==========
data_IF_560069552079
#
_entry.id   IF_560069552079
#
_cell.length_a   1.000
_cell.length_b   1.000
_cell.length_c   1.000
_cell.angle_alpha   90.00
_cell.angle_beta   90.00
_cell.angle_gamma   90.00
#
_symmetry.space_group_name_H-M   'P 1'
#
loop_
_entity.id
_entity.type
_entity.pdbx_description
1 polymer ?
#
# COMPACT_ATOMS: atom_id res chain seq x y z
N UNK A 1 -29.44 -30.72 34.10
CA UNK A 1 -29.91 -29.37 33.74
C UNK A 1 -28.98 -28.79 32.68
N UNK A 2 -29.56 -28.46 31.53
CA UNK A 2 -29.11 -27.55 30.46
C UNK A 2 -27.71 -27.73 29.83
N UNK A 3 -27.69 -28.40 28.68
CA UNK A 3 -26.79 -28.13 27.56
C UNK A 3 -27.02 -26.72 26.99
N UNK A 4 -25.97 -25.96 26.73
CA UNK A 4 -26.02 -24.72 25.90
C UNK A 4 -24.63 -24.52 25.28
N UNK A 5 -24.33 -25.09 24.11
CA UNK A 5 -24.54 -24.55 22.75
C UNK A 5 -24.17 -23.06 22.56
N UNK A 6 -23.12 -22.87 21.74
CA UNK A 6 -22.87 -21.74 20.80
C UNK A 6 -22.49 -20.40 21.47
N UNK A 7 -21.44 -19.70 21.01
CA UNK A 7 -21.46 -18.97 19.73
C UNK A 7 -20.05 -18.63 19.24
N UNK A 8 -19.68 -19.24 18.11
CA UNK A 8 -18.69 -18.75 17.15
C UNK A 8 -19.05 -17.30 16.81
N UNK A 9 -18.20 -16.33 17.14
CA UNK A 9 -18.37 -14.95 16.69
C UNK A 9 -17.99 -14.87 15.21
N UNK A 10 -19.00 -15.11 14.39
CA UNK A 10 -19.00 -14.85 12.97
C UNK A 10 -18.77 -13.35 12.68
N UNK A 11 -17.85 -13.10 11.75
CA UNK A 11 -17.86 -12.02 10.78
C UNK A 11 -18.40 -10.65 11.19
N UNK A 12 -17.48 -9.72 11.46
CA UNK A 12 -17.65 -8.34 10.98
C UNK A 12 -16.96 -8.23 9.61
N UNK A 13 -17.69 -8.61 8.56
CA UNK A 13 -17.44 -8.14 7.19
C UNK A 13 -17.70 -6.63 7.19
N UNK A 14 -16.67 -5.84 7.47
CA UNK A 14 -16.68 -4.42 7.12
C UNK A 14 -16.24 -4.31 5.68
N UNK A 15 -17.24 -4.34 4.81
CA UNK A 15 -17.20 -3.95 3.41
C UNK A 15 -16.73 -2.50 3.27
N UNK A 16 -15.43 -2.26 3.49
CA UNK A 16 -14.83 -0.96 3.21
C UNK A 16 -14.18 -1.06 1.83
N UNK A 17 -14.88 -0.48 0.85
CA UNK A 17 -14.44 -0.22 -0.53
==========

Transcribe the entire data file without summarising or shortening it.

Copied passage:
data_IF_560069552079
#
_entry.id   IF_560069552079
#
_cell.length_a   1.000
_cell.length_b   1.000
_cell.length_c   1.000
_cell.angle_alpha   90.00
_cell.angle_beta   90.00
_cell.angle_gamma   90.00
#
_symmetry.space_group_name_H-M   'P 1'
#
loop_
_entity.id
_entity.type
_entity.pdbx_description
1 polymer ?
#
# COMPACT_ATOMS: atom_id res chain seq x y z
N UNK A 1 -29.44 -30.72 34.10
CA UNK A 1 -29.91 -29.37 33.74
C UNK A 1 -28.98 -28.79 32.68
N UNK A 2 -29.56 -28.46 31.53
CA UNK A 2 -29.11 -27.55 30.46
C UNK A 2 -27.71 -27.73 29.83
N UNK A 3 -27.69 -28.40 28.68
CA UNK A 3 -26.79 -28.13 27.56
C UNK A 3 -27.02 -26.72 26.99
N UNK A 4 -25.97 -25.96 26.73
CA UNK A 4 -26.02 -24.72 25.90
C UNK A 4 -24.63 -24.52 25.28
N UNK A 5 -24.33 -25.09 24.11
CA UNK A 5 -24.54 -24.55 22.75
C UNK A 5 -24.17 -23.06 22.56
N UNK A 6 -23.12 -22.87 21.74
CA UNK A 6 -22.87 -21.74 20.80
C UNK A 6 -22.49 -20.40 21.47
N UNK A 7 -21.44 -19.70 21.01
CA UNK A 7 -21.46 -18.97 19.73
C UNK A 7 -20.05 -18.63 19.24
N UNK A 8 -19.68 -19.24 18.11
CA UNK A 8 -18.69 -18.75 17.15
C UNK A 8 -19.05 -17.30 16.81
N UNK A 9 -18.20 -16.33 17.14
CA UNK A 9 -18.37 -14.95 16.69
C UNK A 9 -17.99 -14.87 15.21
N UNK A 10 -19.00 -15.11 14.39
CA UNK A 10 -19.00 -14.85 12.97
C UNK A 10 -18.77 -13.35 12.68
N UNK A 11 -17.85 -13.10 11.75
CA UNK A 11 -17.86 -12.02 10.78
C UNK A 11 -18.40 -10.65 11.19
N UNK A 12 -17.48 -9.72 11.46
CA UNK A 12 -17.65 -8.34 10.98
C UNK A 12 -16.96 -8.23 9.61
N UNK A 13 -17.69 -8.61 8.56
CA UNK A 13 -17.44 -8.14 7.19
C UNK A 13 -17.70 -6.63 7.19
N UNK A 14 -16.67 -5.84 7.47
CA UNK A 14 -16.68 -4.42 7.12
C UNK A 14 -16.24 -4.31 5.68
N UNK A 15 -17.24 -4.34 4.81
CA UNK A 15 -17.20 -3.95 3.41
C UNK A 15 -16.73 -2.50 3.27
N UNK A 16 -15.43 -2.26 3.49
CA UNK A 16 -14.83 -0.96 3.21
C UNK A 16 -14.18 -1.06 1.83
N UNK A 17 -14.88 -0.48 0.85
CA UNK A 17 -14.44 -0.22 -0.53